The Ruler of the WorldJoin now to read essay The Ruler of the WorldThe Ruler of the WorldThe Vita of the emperor in the collection known as the Historia Augusta identifies him in its heading as Marcus Antoninus Philosophus, “Marcus Antoninus the Philosopher.” Toward the end of the work, the following is reported about him, sententia Platonis semper in ore illius fuit, florere civitates si aut philosophi imperarent aut imperantes philosopharentur (27.7), “Platos judgment was always on his lips, that states flourished if philosophers ruled or rulers were philosophers.” It is this quality of Marcus character which has made him a unique figure in Roman history, since he was the only emperor whose life was molded by, and devoted to, philosophy (Julian was the second and last). His reign was long and troubled, and in some ways showed the weaknesses of empire which ultimately led to the “Decline and Fall,” yet his personal reputation, indeed his sanctity, have never failed of admirers. Contributing to his fame and reputation is a slender volume of Stoic philosophy which served as a kind of diary while he was involved in military campaigns, the Meditations, a book which can be described as an aureus libellus, a little golden book.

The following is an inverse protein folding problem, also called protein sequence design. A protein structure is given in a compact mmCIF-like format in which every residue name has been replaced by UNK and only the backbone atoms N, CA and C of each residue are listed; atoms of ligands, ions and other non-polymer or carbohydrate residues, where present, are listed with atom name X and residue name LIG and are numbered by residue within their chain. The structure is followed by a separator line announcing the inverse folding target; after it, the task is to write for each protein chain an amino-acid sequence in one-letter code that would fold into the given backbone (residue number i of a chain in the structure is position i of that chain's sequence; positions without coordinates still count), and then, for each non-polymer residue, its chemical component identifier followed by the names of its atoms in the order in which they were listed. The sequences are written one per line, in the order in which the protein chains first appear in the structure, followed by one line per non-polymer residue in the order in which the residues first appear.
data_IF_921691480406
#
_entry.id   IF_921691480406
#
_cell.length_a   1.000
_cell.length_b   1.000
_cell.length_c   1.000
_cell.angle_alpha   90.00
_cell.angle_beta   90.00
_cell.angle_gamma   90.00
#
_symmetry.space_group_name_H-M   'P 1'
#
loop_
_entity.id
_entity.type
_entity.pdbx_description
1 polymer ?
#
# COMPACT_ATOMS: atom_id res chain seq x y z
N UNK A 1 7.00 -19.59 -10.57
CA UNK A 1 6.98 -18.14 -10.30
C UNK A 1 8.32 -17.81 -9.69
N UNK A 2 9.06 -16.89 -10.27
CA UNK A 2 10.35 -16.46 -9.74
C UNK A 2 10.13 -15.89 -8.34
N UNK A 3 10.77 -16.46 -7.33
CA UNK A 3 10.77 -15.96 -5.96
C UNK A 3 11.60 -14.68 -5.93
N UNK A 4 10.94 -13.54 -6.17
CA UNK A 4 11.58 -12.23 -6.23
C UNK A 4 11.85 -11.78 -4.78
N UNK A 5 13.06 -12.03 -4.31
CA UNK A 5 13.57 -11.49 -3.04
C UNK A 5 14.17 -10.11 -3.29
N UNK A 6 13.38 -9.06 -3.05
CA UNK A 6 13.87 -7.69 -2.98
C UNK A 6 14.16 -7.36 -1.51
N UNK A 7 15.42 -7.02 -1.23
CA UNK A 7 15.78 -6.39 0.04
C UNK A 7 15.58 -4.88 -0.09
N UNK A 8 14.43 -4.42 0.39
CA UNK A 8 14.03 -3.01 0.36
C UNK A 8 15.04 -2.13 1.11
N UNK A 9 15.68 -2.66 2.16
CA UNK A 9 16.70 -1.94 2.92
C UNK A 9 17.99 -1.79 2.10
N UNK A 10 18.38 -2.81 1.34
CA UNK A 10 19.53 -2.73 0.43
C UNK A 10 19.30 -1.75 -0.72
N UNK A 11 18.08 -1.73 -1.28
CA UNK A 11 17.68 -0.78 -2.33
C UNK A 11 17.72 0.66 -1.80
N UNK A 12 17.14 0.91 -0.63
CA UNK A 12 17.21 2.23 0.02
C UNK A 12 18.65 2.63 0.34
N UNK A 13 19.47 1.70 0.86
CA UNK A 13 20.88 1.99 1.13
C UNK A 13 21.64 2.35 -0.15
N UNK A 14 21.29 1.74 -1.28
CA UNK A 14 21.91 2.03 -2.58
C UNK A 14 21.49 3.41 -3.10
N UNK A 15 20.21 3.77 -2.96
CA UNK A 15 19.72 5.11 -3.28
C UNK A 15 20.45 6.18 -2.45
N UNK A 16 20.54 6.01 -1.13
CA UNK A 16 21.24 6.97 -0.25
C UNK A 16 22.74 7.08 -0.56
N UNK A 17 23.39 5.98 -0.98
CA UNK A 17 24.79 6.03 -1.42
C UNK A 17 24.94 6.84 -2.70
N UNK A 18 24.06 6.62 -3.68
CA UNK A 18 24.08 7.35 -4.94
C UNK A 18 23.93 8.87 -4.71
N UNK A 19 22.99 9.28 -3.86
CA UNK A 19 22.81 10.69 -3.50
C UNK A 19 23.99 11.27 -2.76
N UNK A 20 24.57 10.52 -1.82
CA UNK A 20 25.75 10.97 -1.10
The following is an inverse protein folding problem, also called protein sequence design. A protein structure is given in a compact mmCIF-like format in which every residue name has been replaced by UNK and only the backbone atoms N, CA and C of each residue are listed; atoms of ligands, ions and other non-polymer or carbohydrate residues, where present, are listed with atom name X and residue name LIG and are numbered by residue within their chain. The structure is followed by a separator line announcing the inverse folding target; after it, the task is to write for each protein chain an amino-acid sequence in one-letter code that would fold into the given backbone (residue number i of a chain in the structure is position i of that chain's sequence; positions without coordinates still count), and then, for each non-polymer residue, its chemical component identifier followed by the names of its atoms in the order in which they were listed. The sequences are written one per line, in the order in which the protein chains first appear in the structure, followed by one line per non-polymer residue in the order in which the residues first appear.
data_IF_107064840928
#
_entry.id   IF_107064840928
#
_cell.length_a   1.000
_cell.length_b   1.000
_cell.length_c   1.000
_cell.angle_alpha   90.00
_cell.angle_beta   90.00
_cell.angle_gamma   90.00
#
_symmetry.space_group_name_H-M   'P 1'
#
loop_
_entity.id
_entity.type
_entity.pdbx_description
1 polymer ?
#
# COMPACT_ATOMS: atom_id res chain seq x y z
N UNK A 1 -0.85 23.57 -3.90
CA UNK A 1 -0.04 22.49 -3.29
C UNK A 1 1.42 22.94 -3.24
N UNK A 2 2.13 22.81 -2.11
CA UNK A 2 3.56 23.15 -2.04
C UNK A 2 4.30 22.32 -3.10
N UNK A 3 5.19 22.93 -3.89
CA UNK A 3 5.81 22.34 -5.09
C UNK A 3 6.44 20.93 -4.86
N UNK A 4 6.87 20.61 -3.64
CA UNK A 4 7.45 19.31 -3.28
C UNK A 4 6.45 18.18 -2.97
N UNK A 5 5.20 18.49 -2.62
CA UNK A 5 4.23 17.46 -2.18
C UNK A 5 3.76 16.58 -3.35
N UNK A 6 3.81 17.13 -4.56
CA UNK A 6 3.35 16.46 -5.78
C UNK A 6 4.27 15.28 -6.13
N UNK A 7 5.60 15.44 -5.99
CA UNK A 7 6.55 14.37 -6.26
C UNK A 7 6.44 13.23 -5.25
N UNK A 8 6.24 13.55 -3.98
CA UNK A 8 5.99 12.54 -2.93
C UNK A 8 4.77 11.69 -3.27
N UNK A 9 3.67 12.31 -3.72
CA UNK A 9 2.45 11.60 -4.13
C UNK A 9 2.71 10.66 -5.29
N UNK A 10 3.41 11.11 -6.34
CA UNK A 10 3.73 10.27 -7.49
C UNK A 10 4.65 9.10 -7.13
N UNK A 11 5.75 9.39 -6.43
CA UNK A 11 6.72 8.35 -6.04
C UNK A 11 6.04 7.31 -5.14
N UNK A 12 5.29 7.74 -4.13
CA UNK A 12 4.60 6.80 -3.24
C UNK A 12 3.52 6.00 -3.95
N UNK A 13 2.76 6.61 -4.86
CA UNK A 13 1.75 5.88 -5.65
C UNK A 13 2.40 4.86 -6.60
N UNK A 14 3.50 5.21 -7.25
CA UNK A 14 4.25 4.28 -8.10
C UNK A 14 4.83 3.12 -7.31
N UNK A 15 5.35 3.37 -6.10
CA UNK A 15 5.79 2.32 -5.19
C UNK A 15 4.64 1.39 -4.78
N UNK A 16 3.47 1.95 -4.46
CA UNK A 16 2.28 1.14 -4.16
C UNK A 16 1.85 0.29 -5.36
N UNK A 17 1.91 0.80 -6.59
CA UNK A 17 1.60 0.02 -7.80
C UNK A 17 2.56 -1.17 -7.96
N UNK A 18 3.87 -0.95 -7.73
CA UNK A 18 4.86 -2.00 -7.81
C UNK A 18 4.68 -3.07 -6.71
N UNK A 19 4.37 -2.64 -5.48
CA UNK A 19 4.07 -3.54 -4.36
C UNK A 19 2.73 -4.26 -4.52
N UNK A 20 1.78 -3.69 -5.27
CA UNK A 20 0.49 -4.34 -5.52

The sources for understanding Marcus and his reign are varied but generally disappointing. There is no major historian. The chief literary sources are the biography in the Historia Augusta, as well as those of Hadrian, Antoninus, Verus, and Avidius Cassius. Debate about this collection of imperial biographies has been heated and contentious for more than a century. In all likelihood, it is the work of a single author writing in the last years of the fourth-century. The information offered ranges from the precisely accurate to the wildly imaginative.

Cassius Dio, who wrote in the decade of the 230s, produced a long history of the empire which has survived, for our period, only in an abbreviated version. Fourth century historians, such as Aurelius Victor and Eutropius, occasionally furnish bits of information. Marcus teacher, Fronto, a distinguished orator and rhetorician, is extremely useful. Papyri, inscriptions, coins, legal writings, and some of the church writers, such as Tertullian, Eusebius, and Orosius, are very important. Archaeology and art history, with their interpretation of monuments, make the history of Marcus principate literally visible and offer important clues for understanding the context of his actions..